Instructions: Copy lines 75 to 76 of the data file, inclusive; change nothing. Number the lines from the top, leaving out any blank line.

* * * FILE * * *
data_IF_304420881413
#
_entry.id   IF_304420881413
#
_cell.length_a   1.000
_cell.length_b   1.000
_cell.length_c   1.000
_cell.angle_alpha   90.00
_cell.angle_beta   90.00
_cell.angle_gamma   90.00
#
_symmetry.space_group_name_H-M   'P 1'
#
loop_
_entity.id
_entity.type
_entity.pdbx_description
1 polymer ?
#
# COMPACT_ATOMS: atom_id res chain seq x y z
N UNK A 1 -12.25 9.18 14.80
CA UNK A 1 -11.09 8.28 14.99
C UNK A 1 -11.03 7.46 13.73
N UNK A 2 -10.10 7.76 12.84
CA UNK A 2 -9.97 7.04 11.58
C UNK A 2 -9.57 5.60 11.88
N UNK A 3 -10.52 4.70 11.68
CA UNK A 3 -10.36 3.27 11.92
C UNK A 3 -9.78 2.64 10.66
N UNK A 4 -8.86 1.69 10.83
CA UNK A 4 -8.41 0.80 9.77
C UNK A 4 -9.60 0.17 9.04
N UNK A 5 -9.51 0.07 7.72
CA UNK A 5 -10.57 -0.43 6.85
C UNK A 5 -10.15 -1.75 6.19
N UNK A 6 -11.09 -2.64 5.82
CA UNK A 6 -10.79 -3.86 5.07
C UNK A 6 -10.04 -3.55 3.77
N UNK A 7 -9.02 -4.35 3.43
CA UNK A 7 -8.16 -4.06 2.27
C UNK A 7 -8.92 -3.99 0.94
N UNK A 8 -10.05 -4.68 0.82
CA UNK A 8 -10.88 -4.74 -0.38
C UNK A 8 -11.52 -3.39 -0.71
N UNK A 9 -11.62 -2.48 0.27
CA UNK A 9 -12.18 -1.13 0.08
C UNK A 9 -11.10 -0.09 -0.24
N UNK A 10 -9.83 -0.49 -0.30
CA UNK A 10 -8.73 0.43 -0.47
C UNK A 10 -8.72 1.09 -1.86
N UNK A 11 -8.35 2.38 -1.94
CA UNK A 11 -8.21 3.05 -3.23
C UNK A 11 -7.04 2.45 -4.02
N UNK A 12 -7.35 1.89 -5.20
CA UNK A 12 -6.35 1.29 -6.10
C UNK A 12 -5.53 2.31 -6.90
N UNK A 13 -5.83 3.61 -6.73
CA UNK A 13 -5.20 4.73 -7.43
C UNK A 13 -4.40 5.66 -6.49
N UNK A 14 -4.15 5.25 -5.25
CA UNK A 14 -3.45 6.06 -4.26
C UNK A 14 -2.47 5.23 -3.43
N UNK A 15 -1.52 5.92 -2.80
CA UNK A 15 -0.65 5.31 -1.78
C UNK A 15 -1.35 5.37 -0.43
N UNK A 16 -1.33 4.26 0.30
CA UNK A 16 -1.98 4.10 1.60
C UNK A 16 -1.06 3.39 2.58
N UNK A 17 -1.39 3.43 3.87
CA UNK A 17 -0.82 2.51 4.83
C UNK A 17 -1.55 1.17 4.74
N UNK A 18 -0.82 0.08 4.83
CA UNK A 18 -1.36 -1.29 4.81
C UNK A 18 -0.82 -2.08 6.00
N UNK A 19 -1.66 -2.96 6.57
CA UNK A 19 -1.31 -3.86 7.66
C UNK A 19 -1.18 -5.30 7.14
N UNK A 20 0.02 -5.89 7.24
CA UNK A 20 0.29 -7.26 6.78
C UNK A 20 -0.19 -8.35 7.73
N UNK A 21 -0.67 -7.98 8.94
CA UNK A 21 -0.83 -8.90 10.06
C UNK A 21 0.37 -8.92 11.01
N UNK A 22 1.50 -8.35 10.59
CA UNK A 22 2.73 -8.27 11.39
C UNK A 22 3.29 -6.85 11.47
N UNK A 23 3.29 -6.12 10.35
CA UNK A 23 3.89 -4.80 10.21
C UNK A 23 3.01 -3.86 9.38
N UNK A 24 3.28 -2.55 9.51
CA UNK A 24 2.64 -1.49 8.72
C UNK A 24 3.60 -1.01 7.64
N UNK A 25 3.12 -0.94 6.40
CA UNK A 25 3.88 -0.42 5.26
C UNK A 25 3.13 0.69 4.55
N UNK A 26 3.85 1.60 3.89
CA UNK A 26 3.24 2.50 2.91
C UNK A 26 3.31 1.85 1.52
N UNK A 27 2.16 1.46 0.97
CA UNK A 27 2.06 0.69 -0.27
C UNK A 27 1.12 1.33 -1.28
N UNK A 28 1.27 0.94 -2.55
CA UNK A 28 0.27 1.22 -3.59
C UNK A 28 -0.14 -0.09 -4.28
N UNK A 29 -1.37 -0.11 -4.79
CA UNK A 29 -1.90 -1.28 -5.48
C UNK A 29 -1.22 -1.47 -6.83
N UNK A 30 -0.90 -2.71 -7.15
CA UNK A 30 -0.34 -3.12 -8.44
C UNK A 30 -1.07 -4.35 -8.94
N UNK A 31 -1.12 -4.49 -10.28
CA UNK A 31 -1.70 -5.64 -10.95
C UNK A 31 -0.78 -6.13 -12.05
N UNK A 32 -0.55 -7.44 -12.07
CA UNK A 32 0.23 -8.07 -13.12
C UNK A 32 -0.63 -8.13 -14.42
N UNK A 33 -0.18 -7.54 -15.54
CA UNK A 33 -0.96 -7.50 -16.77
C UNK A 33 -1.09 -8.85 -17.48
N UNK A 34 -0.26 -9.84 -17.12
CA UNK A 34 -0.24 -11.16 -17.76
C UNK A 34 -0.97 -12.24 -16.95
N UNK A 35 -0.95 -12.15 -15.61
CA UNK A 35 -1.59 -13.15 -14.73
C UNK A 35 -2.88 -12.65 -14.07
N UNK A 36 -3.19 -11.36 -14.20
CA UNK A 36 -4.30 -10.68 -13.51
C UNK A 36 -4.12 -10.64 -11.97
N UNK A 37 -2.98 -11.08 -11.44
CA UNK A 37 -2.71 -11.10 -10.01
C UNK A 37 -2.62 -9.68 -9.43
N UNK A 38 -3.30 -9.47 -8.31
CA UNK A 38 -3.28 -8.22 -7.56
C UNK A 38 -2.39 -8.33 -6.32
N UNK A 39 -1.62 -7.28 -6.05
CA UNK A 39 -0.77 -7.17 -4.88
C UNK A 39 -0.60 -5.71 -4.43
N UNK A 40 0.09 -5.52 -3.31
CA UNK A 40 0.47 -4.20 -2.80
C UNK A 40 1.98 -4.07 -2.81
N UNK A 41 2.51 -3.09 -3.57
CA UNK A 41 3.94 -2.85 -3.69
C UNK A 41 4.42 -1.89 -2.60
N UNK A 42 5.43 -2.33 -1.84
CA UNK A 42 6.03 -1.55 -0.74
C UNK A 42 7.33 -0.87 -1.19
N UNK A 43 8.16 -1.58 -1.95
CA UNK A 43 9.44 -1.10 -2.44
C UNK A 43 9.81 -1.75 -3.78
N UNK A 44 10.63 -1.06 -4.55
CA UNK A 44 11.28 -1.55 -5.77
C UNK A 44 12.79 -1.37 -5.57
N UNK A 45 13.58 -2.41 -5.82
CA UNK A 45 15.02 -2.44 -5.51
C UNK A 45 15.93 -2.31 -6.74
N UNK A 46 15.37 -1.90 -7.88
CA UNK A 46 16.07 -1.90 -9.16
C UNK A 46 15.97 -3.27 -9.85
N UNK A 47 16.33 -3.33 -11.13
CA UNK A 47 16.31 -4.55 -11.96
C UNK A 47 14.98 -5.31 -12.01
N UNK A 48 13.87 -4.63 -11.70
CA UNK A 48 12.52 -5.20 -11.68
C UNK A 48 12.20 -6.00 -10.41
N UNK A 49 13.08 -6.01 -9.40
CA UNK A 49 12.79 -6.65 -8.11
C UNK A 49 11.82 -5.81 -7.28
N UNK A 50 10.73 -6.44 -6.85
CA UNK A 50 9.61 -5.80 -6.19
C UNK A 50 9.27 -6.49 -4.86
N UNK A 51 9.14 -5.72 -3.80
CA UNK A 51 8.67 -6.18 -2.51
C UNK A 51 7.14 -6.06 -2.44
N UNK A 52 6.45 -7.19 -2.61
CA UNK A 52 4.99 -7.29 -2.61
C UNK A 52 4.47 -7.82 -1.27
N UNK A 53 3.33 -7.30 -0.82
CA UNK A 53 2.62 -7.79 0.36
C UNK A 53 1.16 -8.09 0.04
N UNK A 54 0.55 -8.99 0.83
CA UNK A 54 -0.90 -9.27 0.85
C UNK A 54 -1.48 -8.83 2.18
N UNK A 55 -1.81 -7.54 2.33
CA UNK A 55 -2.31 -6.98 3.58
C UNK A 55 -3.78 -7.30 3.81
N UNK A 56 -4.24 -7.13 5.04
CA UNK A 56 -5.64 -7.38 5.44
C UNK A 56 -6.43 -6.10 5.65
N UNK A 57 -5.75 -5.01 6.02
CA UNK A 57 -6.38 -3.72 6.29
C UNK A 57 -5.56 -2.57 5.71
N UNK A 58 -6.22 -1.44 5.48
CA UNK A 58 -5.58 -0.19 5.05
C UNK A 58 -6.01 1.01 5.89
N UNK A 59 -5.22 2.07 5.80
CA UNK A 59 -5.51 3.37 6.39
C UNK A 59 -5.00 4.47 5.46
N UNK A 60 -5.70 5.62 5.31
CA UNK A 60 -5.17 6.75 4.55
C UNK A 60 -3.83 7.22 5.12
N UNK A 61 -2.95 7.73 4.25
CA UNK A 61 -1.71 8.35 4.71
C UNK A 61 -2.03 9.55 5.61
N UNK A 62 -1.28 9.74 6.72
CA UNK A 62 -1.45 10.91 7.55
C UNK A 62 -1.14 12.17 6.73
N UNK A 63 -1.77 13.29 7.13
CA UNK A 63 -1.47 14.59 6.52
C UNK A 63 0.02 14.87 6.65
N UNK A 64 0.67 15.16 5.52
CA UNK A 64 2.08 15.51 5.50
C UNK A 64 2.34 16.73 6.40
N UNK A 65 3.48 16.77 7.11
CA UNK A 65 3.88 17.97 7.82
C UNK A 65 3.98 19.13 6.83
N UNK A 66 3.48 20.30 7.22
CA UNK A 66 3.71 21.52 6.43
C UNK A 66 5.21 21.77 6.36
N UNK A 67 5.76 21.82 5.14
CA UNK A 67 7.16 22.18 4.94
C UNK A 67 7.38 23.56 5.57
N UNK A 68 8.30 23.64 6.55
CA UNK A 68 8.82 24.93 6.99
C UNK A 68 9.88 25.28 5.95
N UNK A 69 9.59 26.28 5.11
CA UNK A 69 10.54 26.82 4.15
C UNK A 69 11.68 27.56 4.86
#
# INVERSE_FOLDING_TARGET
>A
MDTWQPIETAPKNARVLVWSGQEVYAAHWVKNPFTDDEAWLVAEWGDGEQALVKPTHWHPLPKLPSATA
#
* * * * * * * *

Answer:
N UNK A 19 -1.66 -2.96 6.57
CA UNK A 19 -1.31 -3.86 7.66